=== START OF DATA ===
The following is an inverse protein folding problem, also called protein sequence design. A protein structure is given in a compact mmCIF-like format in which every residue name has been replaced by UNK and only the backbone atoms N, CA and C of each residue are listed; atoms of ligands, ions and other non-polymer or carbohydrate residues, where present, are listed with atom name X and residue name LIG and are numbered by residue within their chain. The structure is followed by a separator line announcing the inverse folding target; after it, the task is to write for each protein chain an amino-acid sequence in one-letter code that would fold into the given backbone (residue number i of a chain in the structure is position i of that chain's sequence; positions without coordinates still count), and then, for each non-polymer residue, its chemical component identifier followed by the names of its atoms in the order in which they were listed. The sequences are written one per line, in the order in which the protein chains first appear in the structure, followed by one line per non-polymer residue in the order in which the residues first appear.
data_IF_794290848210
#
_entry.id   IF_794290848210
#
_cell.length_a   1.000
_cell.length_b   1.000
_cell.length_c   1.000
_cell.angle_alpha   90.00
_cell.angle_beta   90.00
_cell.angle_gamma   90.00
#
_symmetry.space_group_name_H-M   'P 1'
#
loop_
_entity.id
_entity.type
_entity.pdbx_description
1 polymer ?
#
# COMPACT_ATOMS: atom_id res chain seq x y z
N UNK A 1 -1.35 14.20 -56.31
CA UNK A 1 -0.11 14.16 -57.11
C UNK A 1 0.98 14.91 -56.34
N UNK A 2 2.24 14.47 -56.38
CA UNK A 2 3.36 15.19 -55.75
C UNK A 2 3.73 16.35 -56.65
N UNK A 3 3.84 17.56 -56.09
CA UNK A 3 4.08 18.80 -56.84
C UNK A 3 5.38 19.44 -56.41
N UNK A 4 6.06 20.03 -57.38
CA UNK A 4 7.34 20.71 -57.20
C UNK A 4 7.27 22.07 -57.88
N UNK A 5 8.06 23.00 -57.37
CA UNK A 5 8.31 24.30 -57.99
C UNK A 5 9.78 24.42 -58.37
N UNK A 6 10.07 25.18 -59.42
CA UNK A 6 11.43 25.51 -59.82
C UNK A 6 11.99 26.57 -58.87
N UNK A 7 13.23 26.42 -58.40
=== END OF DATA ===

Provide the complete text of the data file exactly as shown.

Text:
The following is an inverse protein folding problem, also called protein sequence design. A protein structure is given in a compact mmCIF-like format in which every residue name has been replaced by UNK and only the backbone atoms N, CA and C of each residue are listed; atoms of ligands, ions and other non-polymer or carbohydrate residues, where present, are listed with atom name X and residue name LIG and are numbered by residue within their chain. The structure is followed by a separator line announcing the inverse folding target; after it, the task is to write for each protein chain an amino-acid sequence in one-letter code that would fold into the given backbone (residue number i of a chain in the structure is position i of that chain's sequence; positions without coordinates still count), and then, for each non-polymer residue, its chemical component identifier followed by the names of its atoms in the order in which they were listed. The sequences are written one per line, in the order in which the protein chains first appear in the structure, followed by one line per non-polymer residue in the order in which the residues first appear.
data_IF_794290848210
#
_entry.id   IF_794290848210
#
_cell.length_a   1.000
_cell.length_b   1.000
_cell.length_c   1.000
_cell.angle_alpha   90.00
_cell.angle_beta   90.00
_cell.angle_gamma   90.00
#
_symmetry.space_group_name_H-M   'P 1'
#
loop_
_entity.id
_entity.type
_entity.pdbx_description
1 polymer ?
#
# COMPACT_ATOMS: atom_id res chain seq x y z
N UNK A 1 -1.35 14.20 -56.31
CA UNK A 1 -0.11 14.16 -57.11
C UNK A 1 0.98 14.91 -56.34
N UNK A 2 2.24 14.47 -56.38
CA UNK A 2 3.36 15.19 -55.75
C UNK A 2 3.73 16.35 -56.65
N UNK A 3 3.84 17.56 -56.09
CA UNK A 3 4.08 18.80 -56.84
C UNK A 3 5.38 19.44 -56.41
N UNK A 4 6.06 20.03 -57.38
CA UNK A 4 7.34 20.71 -57.20
C UNK A 4 7.27 22.07 -57.88
N UNK A 5 8.06 23.00 -57.37
CA UNK A 5 8.31 24.30 -57.99
C UNK A 5 9.78 24.42 -58.37
N UNK A 6 10.07 25.18 -59.42
CA UNK A 6 11.43 25.51 -59.82
C UNK A 6 11.99 26.57 -58.87
N UNK A 7 13.23 26.42 -58.40